Skepticism has grown after a week of unusual calm in Afghanistan and the absence of any large-scale attacks in the country on the eve of a partial truce between the Taliban and U.S. and Afghan troops that was signed last Saturday. Since then, only minor attacks were reported on the eve of a deal to withdraw American troops. The accord would see thousands of American troops leave Afghanistan after more than 18 years, in return for various security commitments from the Taliban and a pledge to hold talks with the government in Kabul.
The reduction in violence was considered a test of the Taliban's control over their ranks and their commitment to peace ahead of the signing of a deal with the U.S. on Saturday. While the ongoing truce does not amount to a full cease-fire, the number of Taliban attacks has fallen dramatically, with only isolated attacks in rural areas breaking the calm. About 15 people were killed and 40 others wounded in attacks in 12 provinces during the weeklong reduction in violence, according to the German Press Agency (DPA). Three others were abducted. But in a sign of the underlying tensions, the Afghan interior ministry said a policeman was killed and three people were injured in three attacks on Friday.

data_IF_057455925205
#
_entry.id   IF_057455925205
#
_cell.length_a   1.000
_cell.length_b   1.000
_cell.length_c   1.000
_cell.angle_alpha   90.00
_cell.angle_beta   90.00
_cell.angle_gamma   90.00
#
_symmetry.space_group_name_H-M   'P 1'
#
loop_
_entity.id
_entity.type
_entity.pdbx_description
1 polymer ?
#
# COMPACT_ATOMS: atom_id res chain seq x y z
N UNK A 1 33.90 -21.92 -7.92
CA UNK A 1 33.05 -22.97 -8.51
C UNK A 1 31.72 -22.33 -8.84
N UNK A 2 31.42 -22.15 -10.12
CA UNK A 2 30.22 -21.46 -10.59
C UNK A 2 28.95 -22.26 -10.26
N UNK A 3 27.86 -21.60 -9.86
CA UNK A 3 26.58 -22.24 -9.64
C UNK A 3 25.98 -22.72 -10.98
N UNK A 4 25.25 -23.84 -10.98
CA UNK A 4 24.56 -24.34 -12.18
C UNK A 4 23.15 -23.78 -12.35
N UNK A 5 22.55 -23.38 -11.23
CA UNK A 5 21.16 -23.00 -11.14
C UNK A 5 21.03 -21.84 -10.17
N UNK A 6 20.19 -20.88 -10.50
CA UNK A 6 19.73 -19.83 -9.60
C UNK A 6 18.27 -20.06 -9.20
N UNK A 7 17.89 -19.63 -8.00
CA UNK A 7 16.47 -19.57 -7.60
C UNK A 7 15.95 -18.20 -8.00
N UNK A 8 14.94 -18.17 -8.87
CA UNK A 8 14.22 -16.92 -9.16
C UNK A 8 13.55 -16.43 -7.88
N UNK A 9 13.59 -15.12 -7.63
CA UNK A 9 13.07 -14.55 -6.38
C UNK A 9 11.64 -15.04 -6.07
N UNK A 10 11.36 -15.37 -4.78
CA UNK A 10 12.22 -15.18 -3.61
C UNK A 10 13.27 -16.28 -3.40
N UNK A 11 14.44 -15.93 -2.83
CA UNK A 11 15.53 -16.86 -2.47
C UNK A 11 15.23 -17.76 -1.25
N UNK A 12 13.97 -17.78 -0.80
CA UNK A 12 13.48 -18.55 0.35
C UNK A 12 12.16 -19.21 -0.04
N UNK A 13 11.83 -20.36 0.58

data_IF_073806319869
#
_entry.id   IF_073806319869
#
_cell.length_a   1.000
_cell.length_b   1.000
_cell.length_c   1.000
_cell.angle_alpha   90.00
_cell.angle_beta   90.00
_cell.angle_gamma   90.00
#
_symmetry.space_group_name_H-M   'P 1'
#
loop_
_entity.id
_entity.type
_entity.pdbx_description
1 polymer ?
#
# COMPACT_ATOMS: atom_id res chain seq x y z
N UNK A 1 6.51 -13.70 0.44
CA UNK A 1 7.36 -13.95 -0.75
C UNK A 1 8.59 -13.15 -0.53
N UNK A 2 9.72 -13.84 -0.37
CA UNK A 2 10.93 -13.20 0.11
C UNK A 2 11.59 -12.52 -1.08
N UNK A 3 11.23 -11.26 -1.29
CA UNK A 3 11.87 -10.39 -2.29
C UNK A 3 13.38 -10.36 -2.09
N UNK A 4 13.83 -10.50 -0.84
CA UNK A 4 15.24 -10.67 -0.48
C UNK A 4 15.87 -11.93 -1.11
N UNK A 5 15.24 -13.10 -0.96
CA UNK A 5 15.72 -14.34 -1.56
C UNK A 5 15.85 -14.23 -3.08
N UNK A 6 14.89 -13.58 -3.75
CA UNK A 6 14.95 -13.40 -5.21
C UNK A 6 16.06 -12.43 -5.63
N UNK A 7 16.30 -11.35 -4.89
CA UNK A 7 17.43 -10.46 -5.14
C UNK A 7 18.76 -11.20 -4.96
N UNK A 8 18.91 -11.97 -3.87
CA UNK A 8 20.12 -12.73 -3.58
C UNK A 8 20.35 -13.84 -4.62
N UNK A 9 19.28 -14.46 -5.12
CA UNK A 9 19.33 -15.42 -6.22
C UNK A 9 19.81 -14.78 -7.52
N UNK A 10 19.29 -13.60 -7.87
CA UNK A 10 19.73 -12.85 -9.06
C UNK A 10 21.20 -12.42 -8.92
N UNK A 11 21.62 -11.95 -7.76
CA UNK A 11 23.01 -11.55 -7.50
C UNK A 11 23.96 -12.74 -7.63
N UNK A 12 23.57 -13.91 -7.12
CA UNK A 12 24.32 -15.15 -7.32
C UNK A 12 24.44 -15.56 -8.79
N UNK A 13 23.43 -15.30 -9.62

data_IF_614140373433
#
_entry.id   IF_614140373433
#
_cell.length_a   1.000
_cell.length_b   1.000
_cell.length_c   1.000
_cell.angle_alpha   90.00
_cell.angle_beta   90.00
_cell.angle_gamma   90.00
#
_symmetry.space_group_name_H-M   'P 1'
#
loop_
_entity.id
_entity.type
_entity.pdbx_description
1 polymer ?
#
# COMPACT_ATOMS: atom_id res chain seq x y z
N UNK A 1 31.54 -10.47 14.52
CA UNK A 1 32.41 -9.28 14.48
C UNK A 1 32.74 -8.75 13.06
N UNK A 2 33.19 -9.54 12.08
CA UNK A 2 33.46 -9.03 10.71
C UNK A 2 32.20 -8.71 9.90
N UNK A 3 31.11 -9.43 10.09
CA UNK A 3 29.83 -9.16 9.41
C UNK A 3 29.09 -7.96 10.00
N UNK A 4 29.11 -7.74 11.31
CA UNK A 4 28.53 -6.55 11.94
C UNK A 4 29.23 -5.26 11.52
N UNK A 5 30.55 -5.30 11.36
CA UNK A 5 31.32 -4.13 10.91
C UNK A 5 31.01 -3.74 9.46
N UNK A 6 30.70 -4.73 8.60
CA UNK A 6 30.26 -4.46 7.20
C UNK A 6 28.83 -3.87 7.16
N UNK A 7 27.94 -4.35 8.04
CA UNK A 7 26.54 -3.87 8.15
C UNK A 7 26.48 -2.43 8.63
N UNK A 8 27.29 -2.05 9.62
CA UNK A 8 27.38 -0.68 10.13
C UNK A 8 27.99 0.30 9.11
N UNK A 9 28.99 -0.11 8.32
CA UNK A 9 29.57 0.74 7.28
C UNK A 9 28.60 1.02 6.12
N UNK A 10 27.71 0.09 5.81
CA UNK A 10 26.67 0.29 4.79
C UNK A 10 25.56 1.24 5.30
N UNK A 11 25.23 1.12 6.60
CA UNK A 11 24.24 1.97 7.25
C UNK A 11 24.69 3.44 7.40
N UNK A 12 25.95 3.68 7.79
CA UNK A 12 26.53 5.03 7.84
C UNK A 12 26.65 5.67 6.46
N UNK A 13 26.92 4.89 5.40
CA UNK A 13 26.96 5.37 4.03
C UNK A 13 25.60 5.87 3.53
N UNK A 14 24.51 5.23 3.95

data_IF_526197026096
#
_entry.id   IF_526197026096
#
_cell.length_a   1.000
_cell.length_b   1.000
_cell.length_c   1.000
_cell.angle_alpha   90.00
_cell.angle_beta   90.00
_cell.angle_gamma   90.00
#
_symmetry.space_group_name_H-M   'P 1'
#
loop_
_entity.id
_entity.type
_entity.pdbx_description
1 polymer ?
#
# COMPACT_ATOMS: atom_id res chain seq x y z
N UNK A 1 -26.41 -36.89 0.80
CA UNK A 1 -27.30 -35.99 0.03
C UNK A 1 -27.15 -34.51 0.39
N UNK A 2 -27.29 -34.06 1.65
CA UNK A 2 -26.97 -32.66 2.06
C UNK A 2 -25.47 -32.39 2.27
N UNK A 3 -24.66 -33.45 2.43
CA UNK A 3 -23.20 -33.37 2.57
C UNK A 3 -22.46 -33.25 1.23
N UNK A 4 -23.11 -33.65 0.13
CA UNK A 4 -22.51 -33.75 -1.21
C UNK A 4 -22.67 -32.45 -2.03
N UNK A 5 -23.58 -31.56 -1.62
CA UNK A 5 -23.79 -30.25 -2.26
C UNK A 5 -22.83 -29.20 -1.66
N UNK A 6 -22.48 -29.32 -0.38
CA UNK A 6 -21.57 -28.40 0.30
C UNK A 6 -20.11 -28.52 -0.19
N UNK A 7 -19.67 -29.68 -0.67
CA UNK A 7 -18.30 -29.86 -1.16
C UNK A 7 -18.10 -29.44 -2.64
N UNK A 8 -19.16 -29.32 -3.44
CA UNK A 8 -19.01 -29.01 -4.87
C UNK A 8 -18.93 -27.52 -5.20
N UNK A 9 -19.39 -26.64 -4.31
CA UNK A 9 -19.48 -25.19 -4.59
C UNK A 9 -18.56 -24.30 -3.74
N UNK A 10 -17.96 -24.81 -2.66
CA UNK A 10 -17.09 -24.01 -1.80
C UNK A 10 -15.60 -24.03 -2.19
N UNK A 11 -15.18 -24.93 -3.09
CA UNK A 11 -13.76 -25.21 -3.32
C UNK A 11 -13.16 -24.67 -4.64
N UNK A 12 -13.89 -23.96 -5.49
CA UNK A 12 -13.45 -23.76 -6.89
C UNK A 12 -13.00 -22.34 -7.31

A day earlier, the Daesh terrorist group claimed responsibility for a bombing in Kabul which left one person dead and 10 others wounded. The presence of the terrorists in Afghanistan has complicated negotiations between Washington and the Taliban.
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